GUWAHATI, Sept 25 - For the people hit by the abnormal rise in the prices of essential items, the story that follows has every element to sound incredible. But, successful businessman Ram Niranjan Goenka maintains that it is a fact.
Goenka claimed that a seer/sihr (1.25�kg, or, 1.792�pound) of coarse rice used to cost buyers six annas (one anna = 4 paise), while one seer of fine rice used to cost a buyer 14 annas in 1940.
Talking to this correspondent, Goenka, who is now 84, claimed that he could remember quite well the prices of most of the essential items of that time. He was a 7-year-old schoolboy at that time.
Three seers of wheat used to cost Re 1 (16 annas) then. Similarly, five seers of bajra also used to cost Re 1.
Firewood dealers used to sell each bullock cart load of firewood for one rupee and 4 annas, while a tin containing 15 seers of kerosene oil then used to cost one rupee and 8 annas.
A seer of sugar used to cost 10 annas and a seer of gur used to cost 8 annas in those days.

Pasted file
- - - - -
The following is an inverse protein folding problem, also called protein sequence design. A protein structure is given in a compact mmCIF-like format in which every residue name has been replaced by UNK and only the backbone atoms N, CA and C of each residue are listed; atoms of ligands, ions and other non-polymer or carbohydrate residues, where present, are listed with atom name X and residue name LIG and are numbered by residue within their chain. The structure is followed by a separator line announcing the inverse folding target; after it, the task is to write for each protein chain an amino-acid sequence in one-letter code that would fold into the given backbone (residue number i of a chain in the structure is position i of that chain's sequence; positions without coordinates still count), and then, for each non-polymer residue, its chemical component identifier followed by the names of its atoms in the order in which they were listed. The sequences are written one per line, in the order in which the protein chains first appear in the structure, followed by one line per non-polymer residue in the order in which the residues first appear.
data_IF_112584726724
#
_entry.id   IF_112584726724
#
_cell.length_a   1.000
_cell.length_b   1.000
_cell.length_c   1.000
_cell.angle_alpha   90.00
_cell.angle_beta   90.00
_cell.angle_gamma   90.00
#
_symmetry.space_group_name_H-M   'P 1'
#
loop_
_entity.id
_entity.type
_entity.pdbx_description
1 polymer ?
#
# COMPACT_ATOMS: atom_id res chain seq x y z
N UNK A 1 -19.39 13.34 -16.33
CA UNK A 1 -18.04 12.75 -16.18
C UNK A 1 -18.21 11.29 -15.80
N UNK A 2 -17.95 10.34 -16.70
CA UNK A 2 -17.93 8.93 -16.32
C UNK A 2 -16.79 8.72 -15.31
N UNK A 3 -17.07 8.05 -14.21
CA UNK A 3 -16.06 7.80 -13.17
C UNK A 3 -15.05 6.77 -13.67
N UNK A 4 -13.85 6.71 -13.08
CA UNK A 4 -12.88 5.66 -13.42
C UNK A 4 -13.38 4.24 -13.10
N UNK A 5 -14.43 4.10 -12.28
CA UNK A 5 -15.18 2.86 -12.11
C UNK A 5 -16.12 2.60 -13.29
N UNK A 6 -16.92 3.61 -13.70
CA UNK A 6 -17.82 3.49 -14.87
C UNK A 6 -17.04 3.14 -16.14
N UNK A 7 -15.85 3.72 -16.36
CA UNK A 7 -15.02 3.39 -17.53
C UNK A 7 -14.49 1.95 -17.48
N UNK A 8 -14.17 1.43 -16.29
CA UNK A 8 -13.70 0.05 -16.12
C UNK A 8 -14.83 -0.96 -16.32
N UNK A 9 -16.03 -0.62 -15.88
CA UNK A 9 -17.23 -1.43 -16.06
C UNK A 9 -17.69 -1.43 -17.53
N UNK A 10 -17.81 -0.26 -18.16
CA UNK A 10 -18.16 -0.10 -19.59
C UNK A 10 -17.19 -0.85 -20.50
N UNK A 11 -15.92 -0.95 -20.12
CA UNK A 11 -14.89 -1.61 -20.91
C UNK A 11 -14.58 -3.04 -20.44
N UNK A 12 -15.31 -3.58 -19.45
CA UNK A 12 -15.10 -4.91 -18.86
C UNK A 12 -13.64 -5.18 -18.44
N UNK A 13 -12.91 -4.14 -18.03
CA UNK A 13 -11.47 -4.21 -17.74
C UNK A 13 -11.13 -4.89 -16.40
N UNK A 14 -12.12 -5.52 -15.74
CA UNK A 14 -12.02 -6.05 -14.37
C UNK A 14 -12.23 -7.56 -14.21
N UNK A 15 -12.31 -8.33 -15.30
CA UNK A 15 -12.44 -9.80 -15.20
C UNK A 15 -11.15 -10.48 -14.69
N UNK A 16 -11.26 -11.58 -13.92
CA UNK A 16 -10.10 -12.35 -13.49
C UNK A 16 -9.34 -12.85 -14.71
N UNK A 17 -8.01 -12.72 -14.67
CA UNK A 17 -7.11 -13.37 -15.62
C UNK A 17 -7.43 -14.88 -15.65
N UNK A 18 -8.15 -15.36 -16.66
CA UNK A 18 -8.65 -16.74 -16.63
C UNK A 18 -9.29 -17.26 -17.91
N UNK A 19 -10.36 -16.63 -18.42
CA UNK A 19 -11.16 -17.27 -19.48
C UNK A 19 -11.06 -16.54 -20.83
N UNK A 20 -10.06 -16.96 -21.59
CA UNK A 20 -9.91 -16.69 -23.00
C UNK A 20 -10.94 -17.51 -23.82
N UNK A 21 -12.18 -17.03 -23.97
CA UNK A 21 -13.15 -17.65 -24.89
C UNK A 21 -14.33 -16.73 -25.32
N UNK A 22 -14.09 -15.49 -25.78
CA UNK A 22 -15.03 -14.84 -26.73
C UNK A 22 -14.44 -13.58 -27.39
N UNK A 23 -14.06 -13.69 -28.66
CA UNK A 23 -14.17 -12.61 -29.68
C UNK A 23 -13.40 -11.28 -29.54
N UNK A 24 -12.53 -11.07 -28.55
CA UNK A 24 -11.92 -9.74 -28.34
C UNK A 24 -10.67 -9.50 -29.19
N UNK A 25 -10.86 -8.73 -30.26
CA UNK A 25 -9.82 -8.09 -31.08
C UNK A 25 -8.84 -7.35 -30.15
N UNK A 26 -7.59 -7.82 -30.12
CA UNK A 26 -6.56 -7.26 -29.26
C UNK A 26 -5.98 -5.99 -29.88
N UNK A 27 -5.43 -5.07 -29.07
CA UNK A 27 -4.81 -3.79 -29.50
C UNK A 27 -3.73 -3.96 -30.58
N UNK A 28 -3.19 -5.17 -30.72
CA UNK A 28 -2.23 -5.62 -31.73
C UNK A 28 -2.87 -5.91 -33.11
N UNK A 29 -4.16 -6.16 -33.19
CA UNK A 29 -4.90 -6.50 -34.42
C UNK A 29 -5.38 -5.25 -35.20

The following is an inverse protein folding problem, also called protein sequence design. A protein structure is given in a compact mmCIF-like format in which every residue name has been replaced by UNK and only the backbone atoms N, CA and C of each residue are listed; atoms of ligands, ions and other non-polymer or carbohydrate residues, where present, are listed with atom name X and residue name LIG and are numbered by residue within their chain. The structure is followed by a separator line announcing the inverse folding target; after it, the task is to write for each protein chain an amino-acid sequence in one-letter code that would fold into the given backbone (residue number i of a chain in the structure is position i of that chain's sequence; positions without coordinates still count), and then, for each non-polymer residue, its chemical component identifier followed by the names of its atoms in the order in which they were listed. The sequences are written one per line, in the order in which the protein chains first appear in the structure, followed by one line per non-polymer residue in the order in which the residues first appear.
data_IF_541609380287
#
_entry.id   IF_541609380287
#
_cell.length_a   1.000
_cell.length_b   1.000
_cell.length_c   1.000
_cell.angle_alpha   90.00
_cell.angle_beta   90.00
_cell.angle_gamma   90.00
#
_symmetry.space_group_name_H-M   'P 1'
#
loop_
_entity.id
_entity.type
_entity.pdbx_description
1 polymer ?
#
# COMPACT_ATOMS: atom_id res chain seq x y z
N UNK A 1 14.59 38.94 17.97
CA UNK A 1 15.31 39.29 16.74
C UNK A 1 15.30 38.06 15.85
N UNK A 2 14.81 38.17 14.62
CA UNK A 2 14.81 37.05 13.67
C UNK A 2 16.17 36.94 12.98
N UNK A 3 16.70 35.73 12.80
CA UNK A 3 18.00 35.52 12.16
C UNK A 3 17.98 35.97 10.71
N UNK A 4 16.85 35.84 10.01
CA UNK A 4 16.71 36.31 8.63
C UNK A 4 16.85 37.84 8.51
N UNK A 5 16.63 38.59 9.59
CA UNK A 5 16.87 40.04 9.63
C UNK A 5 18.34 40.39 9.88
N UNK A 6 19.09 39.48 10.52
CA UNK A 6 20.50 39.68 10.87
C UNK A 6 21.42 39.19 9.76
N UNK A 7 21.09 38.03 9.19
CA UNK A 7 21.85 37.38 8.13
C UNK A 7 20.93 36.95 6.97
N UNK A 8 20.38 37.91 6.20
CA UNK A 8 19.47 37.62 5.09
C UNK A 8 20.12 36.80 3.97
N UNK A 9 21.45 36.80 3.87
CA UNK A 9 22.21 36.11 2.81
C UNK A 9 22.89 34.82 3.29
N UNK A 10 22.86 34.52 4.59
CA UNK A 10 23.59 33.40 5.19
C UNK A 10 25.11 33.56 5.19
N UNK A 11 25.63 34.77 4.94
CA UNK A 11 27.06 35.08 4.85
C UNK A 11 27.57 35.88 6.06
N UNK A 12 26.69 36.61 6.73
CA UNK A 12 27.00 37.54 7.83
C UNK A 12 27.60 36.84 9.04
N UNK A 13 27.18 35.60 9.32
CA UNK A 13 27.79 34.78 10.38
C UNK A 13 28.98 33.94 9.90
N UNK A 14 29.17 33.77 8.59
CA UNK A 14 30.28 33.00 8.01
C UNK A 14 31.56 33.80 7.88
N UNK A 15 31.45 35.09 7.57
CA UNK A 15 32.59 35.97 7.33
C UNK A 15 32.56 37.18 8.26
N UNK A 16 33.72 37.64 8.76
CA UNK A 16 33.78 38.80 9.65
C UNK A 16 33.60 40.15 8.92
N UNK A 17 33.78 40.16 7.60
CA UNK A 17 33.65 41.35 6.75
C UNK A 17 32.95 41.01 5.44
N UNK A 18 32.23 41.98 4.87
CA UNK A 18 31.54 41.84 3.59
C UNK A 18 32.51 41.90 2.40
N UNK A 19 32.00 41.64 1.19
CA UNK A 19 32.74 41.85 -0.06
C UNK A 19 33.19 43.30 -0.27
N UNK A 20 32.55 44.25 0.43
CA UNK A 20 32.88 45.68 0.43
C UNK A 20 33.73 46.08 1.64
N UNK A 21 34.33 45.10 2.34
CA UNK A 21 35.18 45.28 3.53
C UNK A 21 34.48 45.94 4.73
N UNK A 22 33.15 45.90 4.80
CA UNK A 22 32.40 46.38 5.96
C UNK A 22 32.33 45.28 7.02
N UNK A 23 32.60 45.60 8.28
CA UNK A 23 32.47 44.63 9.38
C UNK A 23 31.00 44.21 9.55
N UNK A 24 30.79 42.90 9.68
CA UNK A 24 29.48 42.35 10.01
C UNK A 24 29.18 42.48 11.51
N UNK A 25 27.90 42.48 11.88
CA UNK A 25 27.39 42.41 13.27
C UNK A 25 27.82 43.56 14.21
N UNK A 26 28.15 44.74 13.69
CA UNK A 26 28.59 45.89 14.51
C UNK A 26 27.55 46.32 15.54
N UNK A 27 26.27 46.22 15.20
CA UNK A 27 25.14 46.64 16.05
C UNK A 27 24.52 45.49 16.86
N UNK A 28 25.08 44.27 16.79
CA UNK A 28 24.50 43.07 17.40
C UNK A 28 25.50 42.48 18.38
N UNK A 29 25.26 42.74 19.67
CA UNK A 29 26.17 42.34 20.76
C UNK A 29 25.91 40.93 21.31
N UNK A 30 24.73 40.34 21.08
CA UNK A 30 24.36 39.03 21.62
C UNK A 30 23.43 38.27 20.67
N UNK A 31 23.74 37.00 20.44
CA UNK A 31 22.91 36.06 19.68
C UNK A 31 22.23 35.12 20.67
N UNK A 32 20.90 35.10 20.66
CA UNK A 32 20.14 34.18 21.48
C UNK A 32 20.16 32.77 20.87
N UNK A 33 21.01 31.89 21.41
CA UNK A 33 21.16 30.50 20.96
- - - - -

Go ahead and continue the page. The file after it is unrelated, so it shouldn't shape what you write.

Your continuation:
However, of all these items, ghee used to be the costliest. One seer of ghee used to cost one rupee and 12 annas then.
In those days, atta mill owners used to take their remuneration in kind; they used to keep aside a small quantity of atta as grinding charge and the labourers engaged by the traders also used to get their wages paid in kind, not in cash.
While a nimki used to cost one anna, a small sized rasgolla used to cost 2 annas and a big sized rasgolla used to cost 4 annas. A long or a goja used to cost one anna then.
One mitha patti paan used to cost 2 paise, while a Bangla patti paan used to cost one paise then. Four pairs of Assamese tamul-paan used to cost one paise in those days.
The Rani brand Japan-made cloth used to cost 6 annas per yard (1 yard = 0.9144 metres), while the Mango brand Japan-made Markin cloth used to cost 5 annas per yard. The two Horse brand pure silk manufactured in China used to cost 14 annas per yard.
The gamochas produced by the Bengal mills used to cost 4 annas per piece. An Assamese handloom-made gamocha embroidered on one side used to cost 6 annas per piece. A piece of Sengupta dhoti used to sell for 14 annas, while a piece of common sari used to cost one rupee and 2 annas.
A Benarasi sari used to cost between Rs 30 and Rs 40 then. A beautifully embroidered Benarasi sari used to cost between Rs 70 and Rs 80 in those days, said Goenka.